(Almost?) all European languages have outsourced most of their word creation abilities to English. This is not a very good situation but it's hardly unique to Polish, I find modern Italian newspapers (for instance) almost unreadable because all of the poorly integrated English vocabulary (mostly used in ways they're not in English).
Ziemowit 13 | 4,094
21 Mar 2020 #21
To me, at means: in/on the school grounds ....... so it can also be outside school, too

Every time I start analyzing the English preposition at, I start thinking of the Polish preposition u. This rarely mentioned u seems to have been pushed away to the outskirts of the language in the course of its development. For me, it seems it have an old historical kinship with the English preposition at, possibly reaching down to the Indo-European roots of both languages.

Several examples of the usage of this preposition in Polish:u lekarza, u kowala, u nas/was/ciebie/nich/mnie etc., kamień u szyi, u podnóża góry, kula u nogi, kobyłka u płotu, być u władzy, być u kresu wytrzymałości, u góry, u dołu. What do you think of this u, guys?

"Poszedłem do szkoły"

No. That implies walking to school.

Basically yes - it implies walking to school. But there is also a specific use of that verb meaning "attending school". You may, for example, say: "Poszedł do szkoły w wieku pięciu lat" or "Janek poszedł do szkoły razem z Zosią". In the latter case, the meaning will depend on the context - either (1) Janek and Zosia were walking to school together, or (2) both of them started school at the same moment in time.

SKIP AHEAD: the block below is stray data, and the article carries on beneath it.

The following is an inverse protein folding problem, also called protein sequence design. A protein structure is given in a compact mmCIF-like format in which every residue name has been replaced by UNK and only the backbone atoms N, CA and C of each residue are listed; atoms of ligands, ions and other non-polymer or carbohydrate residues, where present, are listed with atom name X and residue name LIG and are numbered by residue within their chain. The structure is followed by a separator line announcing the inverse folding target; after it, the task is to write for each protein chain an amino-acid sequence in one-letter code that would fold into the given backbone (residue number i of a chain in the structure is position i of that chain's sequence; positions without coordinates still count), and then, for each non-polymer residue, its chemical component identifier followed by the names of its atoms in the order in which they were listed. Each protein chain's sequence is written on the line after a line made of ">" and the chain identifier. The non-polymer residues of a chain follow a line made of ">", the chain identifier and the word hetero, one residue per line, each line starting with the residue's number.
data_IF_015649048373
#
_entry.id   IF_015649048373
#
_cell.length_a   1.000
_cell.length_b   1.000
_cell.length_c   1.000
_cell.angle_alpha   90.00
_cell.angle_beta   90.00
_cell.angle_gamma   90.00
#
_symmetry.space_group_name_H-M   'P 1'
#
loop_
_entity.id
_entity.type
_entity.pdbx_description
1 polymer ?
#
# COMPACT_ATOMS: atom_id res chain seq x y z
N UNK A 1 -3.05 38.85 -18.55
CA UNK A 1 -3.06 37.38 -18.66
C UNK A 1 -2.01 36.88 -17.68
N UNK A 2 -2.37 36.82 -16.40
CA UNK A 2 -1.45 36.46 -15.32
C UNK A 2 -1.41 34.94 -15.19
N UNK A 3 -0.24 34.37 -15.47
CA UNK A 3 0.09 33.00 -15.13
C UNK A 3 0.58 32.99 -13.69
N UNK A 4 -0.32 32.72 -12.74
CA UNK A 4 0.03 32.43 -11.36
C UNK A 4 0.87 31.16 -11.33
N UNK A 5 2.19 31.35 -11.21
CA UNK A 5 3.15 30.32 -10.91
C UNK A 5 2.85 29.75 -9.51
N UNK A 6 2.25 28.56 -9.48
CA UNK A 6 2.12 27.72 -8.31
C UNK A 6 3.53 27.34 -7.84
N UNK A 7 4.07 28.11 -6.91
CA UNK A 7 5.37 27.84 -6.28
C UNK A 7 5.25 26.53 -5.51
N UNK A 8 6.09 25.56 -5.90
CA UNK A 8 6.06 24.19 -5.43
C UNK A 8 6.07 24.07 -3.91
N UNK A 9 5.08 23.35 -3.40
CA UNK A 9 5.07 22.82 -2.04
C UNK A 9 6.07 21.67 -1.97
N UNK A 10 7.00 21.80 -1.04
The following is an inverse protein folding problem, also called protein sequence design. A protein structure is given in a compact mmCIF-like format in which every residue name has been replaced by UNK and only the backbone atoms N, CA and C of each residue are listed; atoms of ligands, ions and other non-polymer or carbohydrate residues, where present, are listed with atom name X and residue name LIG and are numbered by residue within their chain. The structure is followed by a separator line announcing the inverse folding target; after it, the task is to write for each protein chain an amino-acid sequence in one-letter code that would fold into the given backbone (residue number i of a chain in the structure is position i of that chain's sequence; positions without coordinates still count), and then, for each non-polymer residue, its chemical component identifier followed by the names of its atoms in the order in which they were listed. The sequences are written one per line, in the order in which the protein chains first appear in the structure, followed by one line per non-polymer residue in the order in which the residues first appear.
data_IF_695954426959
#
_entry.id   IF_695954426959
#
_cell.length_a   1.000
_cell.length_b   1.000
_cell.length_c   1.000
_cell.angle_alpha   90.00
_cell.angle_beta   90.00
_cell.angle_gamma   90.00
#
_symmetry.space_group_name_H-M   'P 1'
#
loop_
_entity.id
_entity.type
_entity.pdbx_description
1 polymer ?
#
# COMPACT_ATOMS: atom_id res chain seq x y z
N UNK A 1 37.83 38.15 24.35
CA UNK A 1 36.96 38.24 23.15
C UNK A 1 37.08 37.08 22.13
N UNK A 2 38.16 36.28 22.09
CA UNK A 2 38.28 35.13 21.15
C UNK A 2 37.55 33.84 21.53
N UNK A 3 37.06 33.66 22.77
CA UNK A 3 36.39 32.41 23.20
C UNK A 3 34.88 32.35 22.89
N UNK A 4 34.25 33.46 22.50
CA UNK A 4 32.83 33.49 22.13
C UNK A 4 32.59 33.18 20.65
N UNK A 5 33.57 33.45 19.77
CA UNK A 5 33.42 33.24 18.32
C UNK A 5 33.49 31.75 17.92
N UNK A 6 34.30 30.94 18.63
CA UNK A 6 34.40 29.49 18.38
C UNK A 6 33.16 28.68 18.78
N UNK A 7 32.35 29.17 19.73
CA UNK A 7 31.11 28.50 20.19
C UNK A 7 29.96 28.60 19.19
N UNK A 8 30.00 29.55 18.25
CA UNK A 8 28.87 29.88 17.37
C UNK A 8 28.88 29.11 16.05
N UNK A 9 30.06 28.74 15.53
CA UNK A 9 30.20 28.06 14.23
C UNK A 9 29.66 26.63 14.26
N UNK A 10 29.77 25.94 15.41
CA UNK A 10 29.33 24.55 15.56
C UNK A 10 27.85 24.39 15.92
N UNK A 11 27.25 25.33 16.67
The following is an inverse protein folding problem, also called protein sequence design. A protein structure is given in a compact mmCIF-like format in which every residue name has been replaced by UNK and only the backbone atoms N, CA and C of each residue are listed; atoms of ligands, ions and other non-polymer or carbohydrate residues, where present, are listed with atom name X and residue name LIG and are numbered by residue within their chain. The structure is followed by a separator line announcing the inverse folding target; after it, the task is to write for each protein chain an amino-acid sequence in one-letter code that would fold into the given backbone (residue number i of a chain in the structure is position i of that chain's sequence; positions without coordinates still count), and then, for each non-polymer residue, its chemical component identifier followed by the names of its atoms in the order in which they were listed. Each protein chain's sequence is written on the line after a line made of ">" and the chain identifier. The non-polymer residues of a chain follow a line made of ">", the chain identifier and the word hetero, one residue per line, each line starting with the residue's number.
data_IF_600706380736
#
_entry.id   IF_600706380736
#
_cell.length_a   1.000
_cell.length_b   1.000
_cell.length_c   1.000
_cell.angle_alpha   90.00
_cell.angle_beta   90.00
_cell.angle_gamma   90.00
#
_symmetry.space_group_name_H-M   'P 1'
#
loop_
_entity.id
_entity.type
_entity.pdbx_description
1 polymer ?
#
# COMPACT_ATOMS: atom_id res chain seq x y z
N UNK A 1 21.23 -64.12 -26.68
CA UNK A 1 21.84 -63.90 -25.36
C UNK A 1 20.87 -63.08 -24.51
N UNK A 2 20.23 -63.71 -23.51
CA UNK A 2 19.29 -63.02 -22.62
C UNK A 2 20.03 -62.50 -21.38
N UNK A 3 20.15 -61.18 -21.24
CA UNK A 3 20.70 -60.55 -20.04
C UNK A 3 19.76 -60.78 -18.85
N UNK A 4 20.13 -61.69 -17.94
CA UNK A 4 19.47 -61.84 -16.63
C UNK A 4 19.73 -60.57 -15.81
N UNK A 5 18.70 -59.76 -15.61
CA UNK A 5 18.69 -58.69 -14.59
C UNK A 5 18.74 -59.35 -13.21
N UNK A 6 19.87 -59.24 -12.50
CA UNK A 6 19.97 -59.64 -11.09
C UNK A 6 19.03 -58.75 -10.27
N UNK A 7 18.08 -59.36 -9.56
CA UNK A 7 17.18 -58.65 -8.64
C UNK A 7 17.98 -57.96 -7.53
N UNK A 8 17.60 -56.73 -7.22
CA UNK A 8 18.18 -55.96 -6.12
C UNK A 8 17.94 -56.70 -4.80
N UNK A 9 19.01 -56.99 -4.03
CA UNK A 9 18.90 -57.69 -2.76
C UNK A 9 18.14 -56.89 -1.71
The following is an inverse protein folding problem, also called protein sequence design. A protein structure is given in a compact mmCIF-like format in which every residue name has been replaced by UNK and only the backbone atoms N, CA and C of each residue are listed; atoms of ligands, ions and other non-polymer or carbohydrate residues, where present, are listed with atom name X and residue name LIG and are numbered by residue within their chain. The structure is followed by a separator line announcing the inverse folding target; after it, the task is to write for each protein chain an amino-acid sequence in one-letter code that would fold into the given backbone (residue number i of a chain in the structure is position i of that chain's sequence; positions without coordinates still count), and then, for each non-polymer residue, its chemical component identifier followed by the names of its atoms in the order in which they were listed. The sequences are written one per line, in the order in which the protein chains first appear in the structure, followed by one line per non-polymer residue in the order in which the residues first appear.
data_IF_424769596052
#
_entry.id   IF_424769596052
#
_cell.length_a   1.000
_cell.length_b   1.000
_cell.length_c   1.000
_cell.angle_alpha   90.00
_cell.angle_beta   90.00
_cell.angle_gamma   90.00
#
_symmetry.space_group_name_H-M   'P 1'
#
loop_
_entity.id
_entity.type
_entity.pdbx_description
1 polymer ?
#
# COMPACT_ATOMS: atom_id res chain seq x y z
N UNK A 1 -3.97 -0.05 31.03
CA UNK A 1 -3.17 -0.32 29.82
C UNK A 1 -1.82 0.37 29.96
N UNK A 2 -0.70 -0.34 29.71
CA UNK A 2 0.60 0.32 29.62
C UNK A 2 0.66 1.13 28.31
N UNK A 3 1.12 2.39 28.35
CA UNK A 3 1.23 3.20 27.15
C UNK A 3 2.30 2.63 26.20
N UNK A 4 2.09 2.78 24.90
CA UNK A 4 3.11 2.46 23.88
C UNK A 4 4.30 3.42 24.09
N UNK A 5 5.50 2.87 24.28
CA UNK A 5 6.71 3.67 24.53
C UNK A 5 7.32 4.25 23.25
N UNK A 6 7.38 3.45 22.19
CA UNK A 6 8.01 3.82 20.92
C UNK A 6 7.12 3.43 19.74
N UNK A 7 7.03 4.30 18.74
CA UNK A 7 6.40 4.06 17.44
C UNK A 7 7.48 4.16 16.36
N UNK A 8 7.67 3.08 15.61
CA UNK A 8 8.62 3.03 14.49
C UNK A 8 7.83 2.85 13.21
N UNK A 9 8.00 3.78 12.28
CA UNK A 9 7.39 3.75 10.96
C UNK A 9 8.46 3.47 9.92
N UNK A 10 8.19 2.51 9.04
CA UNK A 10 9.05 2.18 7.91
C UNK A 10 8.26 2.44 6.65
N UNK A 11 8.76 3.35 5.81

examples?

One such example may be the noun 'hate'. Foreign people who are not that deep into Polish, seeing 'hate' mostly in internet contexts, would be inclined to think that 'hate' is widely, almost universally used in Polish having pushed away the noun 'nienawiść'. In reality, the noun 'hate' is exclusively used in internet contexts and almost never used in other types of contexts. Thus, if you hear hate w stosunku do imigrantów, you instantly imagine the hate as is expressed on the internet rather than the more traditional type of hate exercized when attacking an immigrant verbally or physically. In the latter context, you will certainly use the expression przykład nienawiści do imigrantów and never przykład hate'u w stosunku do immigrantów. Thus 'hate' used in Polish would mean 'nienawiść internetowa' specifically.
Sylvio 18 | 139
21 Mar 2020 #22
Patronise; condescend, obfuscate, provaricate, egrandise, bully. Or, hybrids like: weaponised healthcare, identity politics, deep state... It wouldn't take long to fill a page of missing counterparts. Whole notions do not exist, not just words. Our underdeveloped semantics gives something away. What is it?